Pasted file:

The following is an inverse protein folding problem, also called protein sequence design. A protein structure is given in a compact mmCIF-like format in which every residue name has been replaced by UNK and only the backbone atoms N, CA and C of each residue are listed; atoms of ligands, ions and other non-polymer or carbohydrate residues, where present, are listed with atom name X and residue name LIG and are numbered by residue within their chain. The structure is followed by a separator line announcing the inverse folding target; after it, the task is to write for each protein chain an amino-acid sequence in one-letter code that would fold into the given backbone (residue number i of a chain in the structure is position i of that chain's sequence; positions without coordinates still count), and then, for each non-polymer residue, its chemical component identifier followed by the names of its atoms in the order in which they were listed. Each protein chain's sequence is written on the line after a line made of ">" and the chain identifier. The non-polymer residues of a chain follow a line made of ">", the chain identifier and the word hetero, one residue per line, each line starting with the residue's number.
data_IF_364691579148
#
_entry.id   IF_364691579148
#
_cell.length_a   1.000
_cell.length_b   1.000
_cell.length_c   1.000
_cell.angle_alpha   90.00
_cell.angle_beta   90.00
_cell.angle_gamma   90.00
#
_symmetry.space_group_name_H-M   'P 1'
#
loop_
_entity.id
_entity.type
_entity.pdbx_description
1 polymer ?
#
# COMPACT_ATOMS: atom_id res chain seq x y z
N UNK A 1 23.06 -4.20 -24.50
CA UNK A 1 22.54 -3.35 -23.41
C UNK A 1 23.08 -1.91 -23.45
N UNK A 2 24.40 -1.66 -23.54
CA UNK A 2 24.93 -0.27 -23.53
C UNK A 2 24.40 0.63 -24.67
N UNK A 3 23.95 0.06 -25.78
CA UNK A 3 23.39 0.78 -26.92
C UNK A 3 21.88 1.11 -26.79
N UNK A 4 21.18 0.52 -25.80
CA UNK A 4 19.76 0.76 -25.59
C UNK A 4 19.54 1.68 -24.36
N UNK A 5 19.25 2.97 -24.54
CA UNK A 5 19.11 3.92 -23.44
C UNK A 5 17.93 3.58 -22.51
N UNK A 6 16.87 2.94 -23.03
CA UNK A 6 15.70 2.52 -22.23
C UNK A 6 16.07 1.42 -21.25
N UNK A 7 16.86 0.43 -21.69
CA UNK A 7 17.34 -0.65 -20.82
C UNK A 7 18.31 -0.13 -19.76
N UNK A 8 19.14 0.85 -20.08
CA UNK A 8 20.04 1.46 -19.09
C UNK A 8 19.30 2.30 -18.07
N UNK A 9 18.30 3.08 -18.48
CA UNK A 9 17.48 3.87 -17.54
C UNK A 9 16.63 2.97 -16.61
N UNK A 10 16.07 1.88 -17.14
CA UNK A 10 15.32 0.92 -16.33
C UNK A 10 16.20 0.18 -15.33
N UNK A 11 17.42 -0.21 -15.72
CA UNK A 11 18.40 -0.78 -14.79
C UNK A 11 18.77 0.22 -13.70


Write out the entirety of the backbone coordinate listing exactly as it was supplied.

The following is an inverse protein folding problem, also called protein sequence design. A protein structure is given in a compact mmCIF-like format in which every residue name has been replaced by UNK and only the backbone atoms N, CA and C of each residue are listed; atoms of ligands, ions and other non-polymer or carbohydrate residues, where present, are listed with atom name X and residue name LIG and are numbered by residue within their chain. The structure is followed by a separator line announcing the inverse folding target; after it, the task is to write for each protein chain an amino-acid sequence in one-letter code that would fold into the given backbone (residue number i of a chain in the structure is position i of that chain's sequence; positions without coordinates still count), and then, for each non-polymer residue, its chemical component identifier followed by the names of its atoms in the order in which they were listed. Each protein chain's sequence is written on the line after a line made of ">" and the chain identifier. The non-polymer residues of a chain follow a line made of ">", the chain identifier and the word hetero, one residue per line, each line starting with the residue's number.
data_IF_364691579148
#
_entry.id   IF_364691579148
#
_cell.length_a   1.000
_cell.length_b   1.000
_cell.length_c   1.000
_cell.angle_alpha   90.00
_cell.angle_beta   90.00
_cell.angle_gamma   90.00
#
_symmetry.space_group_name_H-M   'P 1'
#
loop_
_entity.id
_entity.type
_entity.pdbx_description
1 polymer ?
#
# COMPACT_ATOMS: atom_id res chain seq x y z
N UNK A 1 23.06 -4.20 -24.50
CA UNK A 1 22.54 -3.35 -23.41
C UNK A 1 23.08 -1.91 -23.45
N UNK A 2 24.40 -1.66 -23.54
CA UNK A 2 24.93 -0.27 -23.53
C UNK A 2 24.40 0.63 -24.67
N UNK A 3 23.95 0.06 -25.78
CA UNK A 3 23.39 0.78 -26.92
C UNK A 3 21.88 1.11 -26.79
N UNK A 4 21.18 0.52 -25.80
CA UNK A 4 19.76 0.76 -25.59
C UNK A 4 19.54 1.68 -24.36
N UNK A 5 19.25 2.97 -24.54
CA UNK A 5 19.11 3.92 -23.44
C UNK A 5 17.93 3.58 -22.51
N UNK A 6 16.87 2.94 -23.03
CA UNK A 6 15.70 2.52 -22.23
C UNK A 6 16.07 1.42 -21.25
N UNK A 7 16.86 0.43 -21.69
CA UNK A 7 17.34 -0.65 -20.82
C UNK A 7 18.31 -0.13 -19.76
N UNK A 8 19.14 0.85 -20.08
CA UNK A 8 20.04 1.46 -19.09
C UNK A 8 19.30 2.30 -18.07
N UNK A 9 18.30 3.08 -18.48
CA UNK A 9 17.48 3.87 -17.54
C UNK A 9 16.63 2.97 -16.61
N UNK A 10 16.07 1.88 -17.14
CA UNK A 10 15.32 0.92 -16.33
C UNK A 10 16.20 0.18 -15.33
N UNK A 11 17.42 -0.21 -15.72
CA UNK A 11 18.40 -0.78 -14.79
C UNK A 11 18.77 0.22 -13.70